The Problem with Image Making

In our last post we referred to the opposition in the United States to the Keystone XL pipeline. Today’s Globe and Mail expanded on the difficulty of obtaining US approval.

Based on recent scientific reports The US Administration doubts industry claims that exploitation of the tar sands does not cause on-the-ground pollution. The Alberta Government representative that is leading its efforts to obtain approval suggested that Alberta would boost environmental performance in the tar sands. (Naturally the representative referred to “oil sands”, but, for reasons we have explained, we use the more graphic description- tar sands.)  The Premier of Alberta appears to have dismissed that suggestion.

The Canadian Government’s position that the industry is responding reasonably to pollution risks is also under question.  Further Government announcements that all is well will be taken with a grain of salt.  This includes Prime Minister Harper’s comment about “ethical oil”, and his recent statement in the House of Commons that the Government policy is “enhanced environmental protection”.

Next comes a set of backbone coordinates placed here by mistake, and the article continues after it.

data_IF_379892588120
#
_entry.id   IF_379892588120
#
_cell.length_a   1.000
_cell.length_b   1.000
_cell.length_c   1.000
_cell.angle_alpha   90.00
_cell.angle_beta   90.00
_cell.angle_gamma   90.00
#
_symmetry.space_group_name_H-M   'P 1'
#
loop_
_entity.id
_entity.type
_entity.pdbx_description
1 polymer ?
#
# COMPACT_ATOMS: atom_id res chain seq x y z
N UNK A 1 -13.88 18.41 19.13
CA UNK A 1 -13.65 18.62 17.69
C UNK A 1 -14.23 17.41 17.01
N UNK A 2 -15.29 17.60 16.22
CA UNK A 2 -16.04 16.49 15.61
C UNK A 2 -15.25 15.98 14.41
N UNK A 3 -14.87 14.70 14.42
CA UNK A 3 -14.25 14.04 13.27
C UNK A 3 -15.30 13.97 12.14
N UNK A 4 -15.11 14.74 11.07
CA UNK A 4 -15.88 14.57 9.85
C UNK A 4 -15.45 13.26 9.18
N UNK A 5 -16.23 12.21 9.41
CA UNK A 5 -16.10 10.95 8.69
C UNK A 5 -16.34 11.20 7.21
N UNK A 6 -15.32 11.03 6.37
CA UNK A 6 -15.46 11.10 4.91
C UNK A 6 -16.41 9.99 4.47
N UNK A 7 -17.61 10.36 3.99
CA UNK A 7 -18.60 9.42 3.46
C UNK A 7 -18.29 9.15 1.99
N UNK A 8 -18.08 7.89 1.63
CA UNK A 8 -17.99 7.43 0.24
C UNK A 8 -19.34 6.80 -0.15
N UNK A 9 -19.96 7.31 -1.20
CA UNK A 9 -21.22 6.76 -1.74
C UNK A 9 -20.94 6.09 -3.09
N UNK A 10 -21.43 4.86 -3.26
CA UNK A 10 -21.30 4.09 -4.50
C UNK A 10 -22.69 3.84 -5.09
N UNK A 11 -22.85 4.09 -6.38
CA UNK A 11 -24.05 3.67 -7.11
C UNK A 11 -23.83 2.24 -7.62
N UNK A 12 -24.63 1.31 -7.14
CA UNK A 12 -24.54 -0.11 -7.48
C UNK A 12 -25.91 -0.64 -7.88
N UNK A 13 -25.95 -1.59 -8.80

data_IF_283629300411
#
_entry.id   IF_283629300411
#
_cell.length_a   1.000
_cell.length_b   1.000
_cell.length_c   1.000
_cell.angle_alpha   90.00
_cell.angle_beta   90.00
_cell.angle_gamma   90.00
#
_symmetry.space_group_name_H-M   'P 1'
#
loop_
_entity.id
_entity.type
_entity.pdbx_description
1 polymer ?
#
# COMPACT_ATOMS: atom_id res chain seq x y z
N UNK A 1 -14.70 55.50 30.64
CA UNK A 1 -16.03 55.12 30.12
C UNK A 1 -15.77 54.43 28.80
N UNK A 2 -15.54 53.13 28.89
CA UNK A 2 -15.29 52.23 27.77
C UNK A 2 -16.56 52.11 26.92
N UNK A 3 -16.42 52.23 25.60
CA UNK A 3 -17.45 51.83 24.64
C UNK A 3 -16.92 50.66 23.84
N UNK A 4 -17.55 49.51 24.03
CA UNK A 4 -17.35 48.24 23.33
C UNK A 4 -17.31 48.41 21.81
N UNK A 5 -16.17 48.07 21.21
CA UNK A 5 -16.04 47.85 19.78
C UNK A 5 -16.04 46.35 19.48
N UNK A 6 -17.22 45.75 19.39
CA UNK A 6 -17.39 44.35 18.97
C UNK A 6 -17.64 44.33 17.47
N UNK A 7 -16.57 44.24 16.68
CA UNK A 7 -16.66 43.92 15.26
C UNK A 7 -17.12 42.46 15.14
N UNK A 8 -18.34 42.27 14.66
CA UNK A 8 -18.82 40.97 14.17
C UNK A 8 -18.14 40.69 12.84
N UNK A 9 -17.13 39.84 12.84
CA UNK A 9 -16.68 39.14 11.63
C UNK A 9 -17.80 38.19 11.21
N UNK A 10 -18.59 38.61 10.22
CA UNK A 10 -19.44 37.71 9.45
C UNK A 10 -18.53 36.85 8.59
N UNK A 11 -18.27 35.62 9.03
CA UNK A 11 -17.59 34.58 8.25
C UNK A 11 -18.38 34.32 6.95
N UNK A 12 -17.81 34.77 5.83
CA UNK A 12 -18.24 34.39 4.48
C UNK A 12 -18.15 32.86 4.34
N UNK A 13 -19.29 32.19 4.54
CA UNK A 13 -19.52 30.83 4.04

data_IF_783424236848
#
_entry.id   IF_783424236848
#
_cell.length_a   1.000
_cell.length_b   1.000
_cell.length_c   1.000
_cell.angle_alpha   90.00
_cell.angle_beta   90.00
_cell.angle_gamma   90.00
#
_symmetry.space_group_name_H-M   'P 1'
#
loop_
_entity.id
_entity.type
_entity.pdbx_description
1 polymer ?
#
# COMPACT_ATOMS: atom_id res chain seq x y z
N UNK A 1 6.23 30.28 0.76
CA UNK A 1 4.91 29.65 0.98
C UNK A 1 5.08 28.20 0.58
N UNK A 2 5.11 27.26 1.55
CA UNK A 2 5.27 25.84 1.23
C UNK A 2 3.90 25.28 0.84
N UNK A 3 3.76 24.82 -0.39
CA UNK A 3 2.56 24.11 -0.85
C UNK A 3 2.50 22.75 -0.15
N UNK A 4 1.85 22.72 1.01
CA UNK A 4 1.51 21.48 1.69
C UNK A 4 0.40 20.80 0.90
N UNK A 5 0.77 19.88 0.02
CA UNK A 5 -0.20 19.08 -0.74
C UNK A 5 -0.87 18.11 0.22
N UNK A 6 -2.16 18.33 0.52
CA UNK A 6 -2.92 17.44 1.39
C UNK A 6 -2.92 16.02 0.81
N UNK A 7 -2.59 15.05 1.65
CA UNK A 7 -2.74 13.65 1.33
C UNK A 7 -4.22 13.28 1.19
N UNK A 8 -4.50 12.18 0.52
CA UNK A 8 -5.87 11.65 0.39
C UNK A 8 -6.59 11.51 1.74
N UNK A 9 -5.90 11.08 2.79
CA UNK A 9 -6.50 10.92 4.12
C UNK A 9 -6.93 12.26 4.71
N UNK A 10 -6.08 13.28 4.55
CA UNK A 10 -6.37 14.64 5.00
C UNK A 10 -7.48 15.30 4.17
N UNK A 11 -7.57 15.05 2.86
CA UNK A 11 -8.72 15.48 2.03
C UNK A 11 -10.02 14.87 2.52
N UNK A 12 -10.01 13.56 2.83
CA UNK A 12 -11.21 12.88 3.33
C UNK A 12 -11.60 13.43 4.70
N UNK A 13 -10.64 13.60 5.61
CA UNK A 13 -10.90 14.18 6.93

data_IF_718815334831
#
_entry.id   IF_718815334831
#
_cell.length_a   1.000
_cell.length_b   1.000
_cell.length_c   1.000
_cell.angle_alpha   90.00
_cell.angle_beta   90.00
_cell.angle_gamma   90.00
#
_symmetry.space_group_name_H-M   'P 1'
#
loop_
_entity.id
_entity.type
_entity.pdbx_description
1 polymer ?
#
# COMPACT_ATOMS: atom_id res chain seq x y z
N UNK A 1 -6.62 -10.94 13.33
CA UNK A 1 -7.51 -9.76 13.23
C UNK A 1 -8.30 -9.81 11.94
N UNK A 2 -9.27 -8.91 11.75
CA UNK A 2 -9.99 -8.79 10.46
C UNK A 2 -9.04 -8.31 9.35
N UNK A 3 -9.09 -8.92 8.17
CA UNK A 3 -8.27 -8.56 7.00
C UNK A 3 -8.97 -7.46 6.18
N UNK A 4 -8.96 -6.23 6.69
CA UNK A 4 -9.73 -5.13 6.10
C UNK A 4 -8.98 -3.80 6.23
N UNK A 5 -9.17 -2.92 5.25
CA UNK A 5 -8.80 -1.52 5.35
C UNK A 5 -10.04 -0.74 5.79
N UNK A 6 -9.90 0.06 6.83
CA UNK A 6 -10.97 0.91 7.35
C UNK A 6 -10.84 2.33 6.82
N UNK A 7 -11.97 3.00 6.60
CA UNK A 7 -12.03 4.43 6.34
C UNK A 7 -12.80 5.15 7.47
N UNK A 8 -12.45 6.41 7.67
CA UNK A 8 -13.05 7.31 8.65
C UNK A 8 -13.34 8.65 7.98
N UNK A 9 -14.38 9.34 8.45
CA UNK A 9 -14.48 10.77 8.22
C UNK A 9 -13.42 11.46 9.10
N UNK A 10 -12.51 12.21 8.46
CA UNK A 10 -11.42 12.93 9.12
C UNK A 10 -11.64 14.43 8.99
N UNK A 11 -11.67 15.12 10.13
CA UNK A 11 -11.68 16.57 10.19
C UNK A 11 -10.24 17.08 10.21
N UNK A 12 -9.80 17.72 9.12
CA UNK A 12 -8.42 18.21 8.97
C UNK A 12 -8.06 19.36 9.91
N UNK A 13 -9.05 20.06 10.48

We suspect that the US Administration is positioning itself to reject Keystone XL on the more popular ground that it is causing immediate pollution and health risks.  This rejection will leave the door open to a further application for approval when these risks are resolved by regulatory action.   That may be some time coming, but if it does come there is every likelihood that the climate change dimension will have altered public opinion in the US.

In other words, the tactical way out that avoids a US- Canada confrontation is to invite Canada to come clean on immediate pollution issues, remedy them, and re-apply.

Good luck!  Besides the tar sands Canada needs to clean up its own international image.

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